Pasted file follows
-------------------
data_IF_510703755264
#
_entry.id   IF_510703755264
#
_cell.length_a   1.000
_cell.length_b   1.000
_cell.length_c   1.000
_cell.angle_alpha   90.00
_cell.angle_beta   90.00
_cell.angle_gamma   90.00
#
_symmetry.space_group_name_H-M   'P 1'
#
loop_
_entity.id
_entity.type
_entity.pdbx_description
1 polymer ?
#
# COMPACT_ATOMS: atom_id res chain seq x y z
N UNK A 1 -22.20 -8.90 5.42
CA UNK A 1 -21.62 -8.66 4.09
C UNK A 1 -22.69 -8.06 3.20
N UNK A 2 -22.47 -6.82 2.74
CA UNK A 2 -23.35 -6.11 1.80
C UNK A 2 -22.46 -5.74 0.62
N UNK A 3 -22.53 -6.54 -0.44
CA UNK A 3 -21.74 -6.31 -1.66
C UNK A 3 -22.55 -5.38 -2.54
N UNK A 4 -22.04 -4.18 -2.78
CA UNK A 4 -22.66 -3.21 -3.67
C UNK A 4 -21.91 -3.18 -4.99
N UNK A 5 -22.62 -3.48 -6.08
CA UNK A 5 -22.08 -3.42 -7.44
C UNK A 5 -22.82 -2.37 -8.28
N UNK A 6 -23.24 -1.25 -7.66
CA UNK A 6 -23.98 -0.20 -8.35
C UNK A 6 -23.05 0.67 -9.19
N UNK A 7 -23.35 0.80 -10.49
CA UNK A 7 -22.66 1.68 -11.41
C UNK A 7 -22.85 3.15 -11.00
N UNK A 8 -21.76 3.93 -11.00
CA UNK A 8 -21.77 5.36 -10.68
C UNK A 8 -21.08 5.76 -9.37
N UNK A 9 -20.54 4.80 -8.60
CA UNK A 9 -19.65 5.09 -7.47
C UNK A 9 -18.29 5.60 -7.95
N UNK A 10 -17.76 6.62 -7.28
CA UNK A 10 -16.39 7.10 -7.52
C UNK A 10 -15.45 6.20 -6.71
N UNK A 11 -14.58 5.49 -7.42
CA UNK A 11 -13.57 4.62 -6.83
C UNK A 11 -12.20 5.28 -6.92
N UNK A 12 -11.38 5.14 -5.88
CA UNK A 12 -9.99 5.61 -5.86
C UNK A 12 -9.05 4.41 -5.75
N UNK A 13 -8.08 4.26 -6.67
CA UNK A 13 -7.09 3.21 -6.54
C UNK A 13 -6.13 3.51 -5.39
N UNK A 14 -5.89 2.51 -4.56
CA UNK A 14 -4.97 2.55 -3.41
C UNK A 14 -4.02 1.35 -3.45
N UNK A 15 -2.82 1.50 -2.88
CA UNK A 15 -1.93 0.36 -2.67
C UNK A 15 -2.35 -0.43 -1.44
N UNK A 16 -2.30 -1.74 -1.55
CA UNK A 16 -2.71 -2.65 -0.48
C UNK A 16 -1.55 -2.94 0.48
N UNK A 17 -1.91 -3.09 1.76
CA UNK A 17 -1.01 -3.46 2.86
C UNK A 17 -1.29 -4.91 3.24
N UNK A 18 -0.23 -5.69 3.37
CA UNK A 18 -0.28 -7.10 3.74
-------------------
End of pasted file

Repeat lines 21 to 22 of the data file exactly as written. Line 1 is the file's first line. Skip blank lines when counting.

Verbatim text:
N UNK A 1 -22.20 -8.90 5.42
CA UNK A 1 -21.62 -8.66 4.09